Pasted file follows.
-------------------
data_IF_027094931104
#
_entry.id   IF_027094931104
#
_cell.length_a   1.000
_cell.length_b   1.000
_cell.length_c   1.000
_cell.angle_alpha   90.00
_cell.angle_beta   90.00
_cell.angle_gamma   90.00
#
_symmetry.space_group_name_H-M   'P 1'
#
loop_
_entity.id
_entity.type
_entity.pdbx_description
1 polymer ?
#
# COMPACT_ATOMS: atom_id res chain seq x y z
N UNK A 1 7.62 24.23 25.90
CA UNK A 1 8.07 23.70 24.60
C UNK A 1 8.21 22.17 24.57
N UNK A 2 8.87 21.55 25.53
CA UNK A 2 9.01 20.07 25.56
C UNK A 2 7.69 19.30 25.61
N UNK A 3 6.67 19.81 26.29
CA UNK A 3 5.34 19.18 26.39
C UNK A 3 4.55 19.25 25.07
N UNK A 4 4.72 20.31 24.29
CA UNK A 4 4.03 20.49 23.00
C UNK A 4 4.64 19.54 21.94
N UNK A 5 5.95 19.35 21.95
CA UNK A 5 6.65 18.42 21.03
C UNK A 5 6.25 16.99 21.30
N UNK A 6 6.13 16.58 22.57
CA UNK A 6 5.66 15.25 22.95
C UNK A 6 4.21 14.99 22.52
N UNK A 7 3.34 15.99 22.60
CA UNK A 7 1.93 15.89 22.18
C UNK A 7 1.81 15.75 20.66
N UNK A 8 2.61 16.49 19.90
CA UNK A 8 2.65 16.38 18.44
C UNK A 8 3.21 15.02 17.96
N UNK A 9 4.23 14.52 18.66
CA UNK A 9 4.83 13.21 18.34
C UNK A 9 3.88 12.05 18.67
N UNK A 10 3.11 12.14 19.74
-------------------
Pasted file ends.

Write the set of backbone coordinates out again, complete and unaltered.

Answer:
data_IF_027094931104
#
_entry.id   IF_027094931104
#
_cell.length_a   1.000
_cell.length_b   1.000
_cell.length_c   1.000
_cell.angle_alpha   90.00
_cell.angle_beta   90.00
_cell.angle_gamma   90.00
#
_symmetry.space_group_name_H-M   'P 1'
#
loop_
_entity.id
_entity.type
_entity.pdbx_description
1 polymer ?
#
# COMPACT_ATOMS: atom_id res chain seq x y z
N UNK A 1 7.62 24.23 25.90
CA UNK A 1 8.07 23.70 24.60
C UNK A 1 8.21 22.17 24.57
N UNK A 2 8.87 21.55 25.53
CA UNK A 2 9.01 20.07 25.56
C UNK A 2 7.69 19.30 25.61
N UNK A 3 6.67 19.81 26.29
CA UNK A 3 5.34 19.18 26.39
C UNK A 3 4.55 19.25 25.07
N UNK A 4 4.72 20.31 24.29
CA UNK A 4 4.03 20.49 23.00
C UNK A 4 4.64 19.54 21.94
N UNK A 5 5.95 19.35 21.95
CA UNK A 5 6.65 18.42 21.03
C UNK A 5 6.25 16.99 21.30
N UNK A 6 6.13 16.58 22.57
CA UNK A 6 5.66 15.25 22.95
C UNK A 6 4.21 14.99 22.52
N UNK A 7 3.34 15.99 22.60
CA UNK A 7 1.93 15.89 22.18
C UNK A 7 1.81 15.75 20.66
N UNK A 8 2.61 16.49 19.90
CA UNK A 8 2.65 16.38 18.44
C UNK A 8 3.21 15.02 17.96
N UNK A 9 4.23 14.52 18.66
CA UNK A 9 4.83 13.21 18.34
C UNK A 9 3.88 12.05 18.67
N UNK A 10 3.11 12.14 19.74